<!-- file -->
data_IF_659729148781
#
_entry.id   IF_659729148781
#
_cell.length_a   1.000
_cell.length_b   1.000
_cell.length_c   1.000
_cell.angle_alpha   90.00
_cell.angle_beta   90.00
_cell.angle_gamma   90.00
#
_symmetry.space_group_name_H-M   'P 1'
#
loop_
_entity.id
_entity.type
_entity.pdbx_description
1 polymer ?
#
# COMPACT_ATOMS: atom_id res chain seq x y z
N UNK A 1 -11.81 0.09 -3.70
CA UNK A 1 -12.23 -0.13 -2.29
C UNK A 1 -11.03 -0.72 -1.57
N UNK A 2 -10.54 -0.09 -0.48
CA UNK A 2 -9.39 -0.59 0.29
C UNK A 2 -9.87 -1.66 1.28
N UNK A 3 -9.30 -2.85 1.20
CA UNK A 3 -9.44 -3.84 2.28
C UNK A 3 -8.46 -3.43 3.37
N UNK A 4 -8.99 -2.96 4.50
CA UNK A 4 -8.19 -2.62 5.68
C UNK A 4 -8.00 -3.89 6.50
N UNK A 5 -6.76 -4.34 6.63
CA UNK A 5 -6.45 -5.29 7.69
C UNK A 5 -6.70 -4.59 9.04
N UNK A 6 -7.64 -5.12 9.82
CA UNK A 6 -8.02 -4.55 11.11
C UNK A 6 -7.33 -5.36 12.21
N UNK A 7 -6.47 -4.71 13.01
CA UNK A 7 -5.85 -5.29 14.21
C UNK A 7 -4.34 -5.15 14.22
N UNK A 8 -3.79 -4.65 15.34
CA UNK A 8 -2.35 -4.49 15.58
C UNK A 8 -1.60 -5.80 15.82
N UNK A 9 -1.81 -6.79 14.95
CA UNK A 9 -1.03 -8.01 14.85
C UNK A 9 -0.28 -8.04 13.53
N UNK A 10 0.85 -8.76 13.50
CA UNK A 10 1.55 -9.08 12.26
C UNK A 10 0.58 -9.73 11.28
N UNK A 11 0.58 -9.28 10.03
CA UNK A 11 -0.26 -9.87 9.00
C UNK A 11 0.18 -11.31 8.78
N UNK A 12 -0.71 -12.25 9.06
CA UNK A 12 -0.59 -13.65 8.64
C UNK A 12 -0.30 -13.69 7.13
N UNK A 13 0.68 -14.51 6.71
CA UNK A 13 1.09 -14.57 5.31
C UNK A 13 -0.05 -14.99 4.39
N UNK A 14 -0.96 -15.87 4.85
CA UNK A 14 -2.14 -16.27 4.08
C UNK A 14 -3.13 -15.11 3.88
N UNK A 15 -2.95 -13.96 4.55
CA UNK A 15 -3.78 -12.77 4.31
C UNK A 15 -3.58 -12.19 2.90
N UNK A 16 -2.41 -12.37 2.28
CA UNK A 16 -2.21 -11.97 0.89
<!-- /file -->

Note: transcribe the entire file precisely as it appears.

data_IF_659729148781
#
_entry.id   IF_659729148781
#
_cell.length_a   1.000
_cell.length_b   1.000
_cell.length_c   1.000
_cell.angle_alpha   90.00
_cell.angle_beta   90.00
_cell.angle_gamma   90.00
#
_symmetry.space_group_name_H-M   'P 1'
#
loop_
_entity.id
_entity.type
_entity.pdbx_description
1 polymer ?
#
# COMPACT_ATOMS: atom_id res chain seq x y z
N UNK A 1 -11.81 0.09 -3.70
CA UNK A 1 -12.23 -0.13 -2.29
C UNK A 1 -11.03 -0.72 -1.57
N UNK A 2 -10.54 -0.09 -0.48
CA UNK A 2 -9.39 -0.59 0.29
C UNK A 2 -9.87 -1.66 1.28
N UNK A 3 -9.30 -2.85 1.20
CA UNK A 3 -9.44 -3.84 2.28
C UNK A 3 -8.46 -3.43 3.37
N UNK A 4 -8.99 -2.96 4.50
CA UNK A 4 -8.19 -2.62 5.68
C UNK A 4 -8.00 -3.89 6.50
N UNK A 5 -6.76 -4.34 6.63
CA UNK A 5 -6.45 -5.29 7.69
C UNK A 5 -6.70 -4.59 9.04
N UNK A 6 -7.64 -5.12 9.82
CA UNK A 6 -8.02 -4.55 11.11
C UNK A 6 -7.33 -5.36 12.21
N UNK A 7 -6.47 -4.71 13.01
CA UNK A 7 -5.85 -5.29 14.21
C UNK A 7 -4.34 -5.15 14.22
N UNK A 8 -3.79 -4.65 15.34
CA UNK A 8 -2.35 -4.49 15.58
C UNK A 8 -1.60 -5.80 15.82
N UNK A 9 -1.81 -6.79 14.95
CA UNK A 9 -1.03 -8.01 14.85
C UNK A 9 -0.28 -8.04 13.53
N UNK A 10 0.85 -8.76 13.50
CA UNK A 10 1.55 -9.08 12.26
C UNK A 10 0.58 -9.73 11.28
N UNK A 11 0.58 -9.28 10.03
CA UNK A 11 -0.26 -9.87 9.00
C UNK A 11 0.18 -11.31 8.78
N UNK A 12 -0.71 -12.25 9.06
CA UNK A 12 -0.59 -13.65 8.64
C UNK A 12 -0.30 -13.69 7.13
N UNK A 13 0.68 -14.51 6.71
CA UNK A 13 1.09 -14.57 5.31
C UNK A 13 -0.05 -14.99 4.39
N UNK A 14 -0.96 -15.87 4.85
CA UNK A 14 -2.14 -16.27 4.08
C UNK A 14 -3.13 -15.11 3.88
N UNK A 15 -2.95 -13.96 4.55
CA UNK A 15 -3.78 -12.77 4.31
C UNK A 15 -3.58 -12.19 2.90
N UNK A 16 -2.41 -12.37 2.28
CA UNK A 16 -2.21 -11.97 0.89